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Starting a Company Blog, Part 1

Published By Janet Gershen-Siegel at June 16th, 2018

Starting a Company Blog Does Not Have to be Hard

We can help you with starting a company blog.

Starting business blogging may seem daunting. It can seem like an extra you don’t need. We break down the benefits – you will want a business blog!

As your business progresses and you get more clients, you may find certain questions keep coming up, over and over again. They are too long for Twitter and too generalized for Facebook. Or they might be the kinds of questions or information which could help to spur sales.

Another thing might be where you want to explain who you are and what your expertise is. But you don’t want to keep on repeating yourself, or even provide photographs or other supporting documentation. Or you could even want to provide some semi-enduring recognition for customers. Another possibility is you want to comment on news which affects your industry.

Every one of these topics is prime company blog content.

Content is King

For anyone who does not like to write or does not think they can do it well, a company blog can really feel like a hurdle. And, despite the reasons I just outlined, you may still be skeptical. So, hear me out.

Your company is likely on social media, or at the very least it should be. You may have a Facebook page or a Twitter account. Or perhaps you have great images and are posting on Instagram.

Business Blog Credit Suite

Awesome!

But there are just so many coupons you can give out. And there are just so many contests you can hold. At a certain point in time, your customers and prospects may want more. Or, you may want more. And here’s a pro tip. If your content is starting to bore you, then it is already boring your customers and prospects.

This is the last thing you want.

Social Media and Content and Blogs – Important Pieces of the Marketing Puzzle

Now if you have been on Facebook for a while, then you must know that you never see everything. You couldn’t – there is far more content being created on Facebook per second than you could possibly read in a day. Even a fairly small group of friends means you are getting bombarded with content.

Let’s look at an example for a person. But it holds more or less true for companies as well.

The average number of Facebook friends seems to vary depending on whose data you look at. But suffice it to say, the figure is in the low hundreds. For sake of an example, let’s say it’s 200 people.

These people are your family, your colleagues – both past and present. And they are also your classmates, both past and present. They may encompass your children’s friends’ parents. You may also be including old friends from childhood, your neighbors, and more.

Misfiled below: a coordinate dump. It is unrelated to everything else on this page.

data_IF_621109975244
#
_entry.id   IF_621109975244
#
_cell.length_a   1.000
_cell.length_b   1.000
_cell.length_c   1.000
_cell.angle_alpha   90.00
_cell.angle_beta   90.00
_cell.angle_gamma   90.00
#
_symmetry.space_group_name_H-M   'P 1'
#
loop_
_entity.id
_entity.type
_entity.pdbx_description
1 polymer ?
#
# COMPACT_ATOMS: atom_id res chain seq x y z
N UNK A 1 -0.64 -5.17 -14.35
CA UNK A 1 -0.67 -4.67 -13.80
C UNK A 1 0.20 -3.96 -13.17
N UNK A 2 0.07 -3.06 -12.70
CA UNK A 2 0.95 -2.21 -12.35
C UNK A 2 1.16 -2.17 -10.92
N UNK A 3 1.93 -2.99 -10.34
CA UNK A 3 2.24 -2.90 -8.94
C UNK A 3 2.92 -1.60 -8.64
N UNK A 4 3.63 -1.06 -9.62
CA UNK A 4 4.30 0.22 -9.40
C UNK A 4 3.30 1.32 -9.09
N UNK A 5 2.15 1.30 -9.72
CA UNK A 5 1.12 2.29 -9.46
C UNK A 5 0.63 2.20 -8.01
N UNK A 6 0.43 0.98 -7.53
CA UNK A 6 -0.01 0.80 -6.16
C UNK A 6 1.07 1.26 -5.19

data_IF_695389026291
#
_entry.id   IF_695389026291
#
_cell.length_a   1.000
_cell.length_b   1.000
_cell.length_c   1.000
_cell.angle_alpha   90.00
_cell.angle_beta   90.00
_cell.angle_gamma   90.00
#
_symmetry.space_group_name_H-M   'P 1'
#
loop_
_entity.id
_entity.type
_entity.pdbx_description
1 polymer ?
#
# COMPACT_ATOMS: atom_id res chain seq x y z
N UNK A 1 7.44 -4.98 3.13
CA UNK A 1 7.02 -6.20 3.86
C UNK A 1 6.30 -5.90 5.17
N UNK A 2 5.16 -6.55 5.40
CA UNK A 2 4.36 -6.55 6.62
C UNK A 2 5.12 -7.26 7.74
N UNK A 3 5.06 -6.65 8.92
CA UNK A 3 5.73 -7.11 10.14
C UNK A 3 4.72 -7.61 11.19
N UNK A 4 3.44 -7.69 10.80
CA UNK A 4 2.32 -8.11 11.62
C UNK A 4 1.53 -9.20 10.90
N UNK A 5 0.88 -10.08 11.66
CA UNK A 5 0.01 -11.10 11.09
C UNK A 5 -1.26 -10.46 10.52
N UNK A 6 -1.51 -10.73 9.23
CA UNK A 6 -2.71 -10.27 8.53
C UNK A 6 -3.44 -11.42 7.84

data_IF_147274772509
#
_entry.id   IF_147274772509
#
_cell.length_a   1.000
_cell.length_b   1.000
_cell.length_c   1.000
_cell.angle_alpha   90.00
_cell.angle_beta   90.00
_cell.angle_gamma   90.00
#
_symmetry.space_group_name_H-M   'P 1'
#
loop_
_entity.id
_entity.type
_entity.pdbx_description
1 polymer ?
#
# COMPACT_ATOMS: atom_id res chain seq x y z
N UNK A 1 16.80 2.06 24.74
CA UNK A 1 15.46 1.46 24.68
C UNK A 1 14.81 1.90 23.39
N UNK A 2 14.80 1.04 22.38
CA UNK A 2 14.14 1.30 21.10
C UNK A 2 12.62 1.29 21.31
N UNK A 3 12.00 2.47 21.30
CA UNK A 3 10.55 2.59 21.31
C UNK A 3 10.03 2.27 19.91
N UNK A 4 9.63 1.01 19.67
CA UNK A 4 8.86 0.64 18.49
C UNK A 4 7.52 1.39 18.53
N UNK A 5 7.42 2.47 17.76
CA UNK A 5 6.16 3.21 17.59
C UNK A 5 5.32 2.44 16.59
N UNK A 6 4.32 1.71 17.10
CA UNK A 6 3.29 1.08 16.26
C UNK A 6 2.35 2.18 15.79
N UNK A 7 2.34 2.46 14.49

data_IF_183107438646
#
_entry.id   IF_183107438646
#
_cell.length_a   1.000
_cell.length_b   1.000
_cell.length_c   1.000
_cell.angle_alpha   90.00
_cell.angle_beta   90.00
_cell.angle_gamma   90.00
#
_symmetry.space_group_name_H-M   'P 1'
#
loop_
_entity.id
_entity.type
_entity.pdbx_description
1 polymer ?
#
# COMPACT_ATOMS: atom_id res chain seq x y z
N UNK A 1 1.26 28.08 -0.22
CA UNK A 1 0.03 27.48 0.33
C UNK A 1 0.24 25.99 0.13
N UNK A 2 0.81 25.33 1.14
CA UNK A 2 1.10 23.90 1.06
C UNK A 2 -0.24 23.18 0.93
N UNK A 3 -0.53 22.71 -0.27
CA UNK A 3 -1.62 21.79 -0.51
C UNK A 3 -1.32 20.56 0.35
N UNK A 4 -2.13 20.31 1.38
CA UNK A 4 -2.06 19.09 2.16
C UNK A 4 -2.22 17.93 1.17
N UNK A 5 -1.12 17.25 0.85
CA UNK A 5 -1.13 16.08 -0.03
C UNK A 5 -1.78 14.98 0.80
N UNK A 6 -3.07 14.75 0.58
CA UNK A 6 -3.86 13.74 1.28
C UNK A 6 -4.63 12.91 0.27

There are 1440 minutes in a day. If, every day, each of your friends creates between seven and eight pieces of content, then they easily make the same number of pieces of content as there are minutes in a day.

You can never read it all. So Facebook uses what are called algorithms.

Facebook and Other Social Media Algorithms

The truth is, all social media platforms have some means or another of curating what you are going to see. They can’t just show you everything; you’d be overwhelmed. And overwhelmed people don’t tend to hang around. But social media platforms want you to stay. Why? Because you are their product. They are selling advertising based on you staying put.

An algorithm is essentially a fancy word for a set of rules. These algorithms are closely-guarded proprietary trade secrets. So marketers can never truly know exactly what they are. But it only takes a little observing to realize Facebook rewards both frequency and recency.

What this means is, the more content you produce, and the newer and fresher it is, the more likely Facebook will bump it up and serve it to your customers and prospects before it serves them other content.

Writing a company blog, and contributing to it regularly gives you both frequency and recency. Just don’t forget to share that content on Facebook.

As for Twitter, etc., other social media platforms also tend to reward frequency and recency.

Company Blog Credit Suite

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Still Not Convinced You Need a Company Blog?

Let’s say you own a dry cleaner. You may be wondering – what could people possibly want you to blog about? What can you put into a company blog? So it’s time to consider your expertise.

You’re probably better at getting stains out than most people, so why not blog about that? And once you’ve covered that topic, how about writing about preserving garments. Does your business also do alterations and tailoring? Then there ya go – more topics.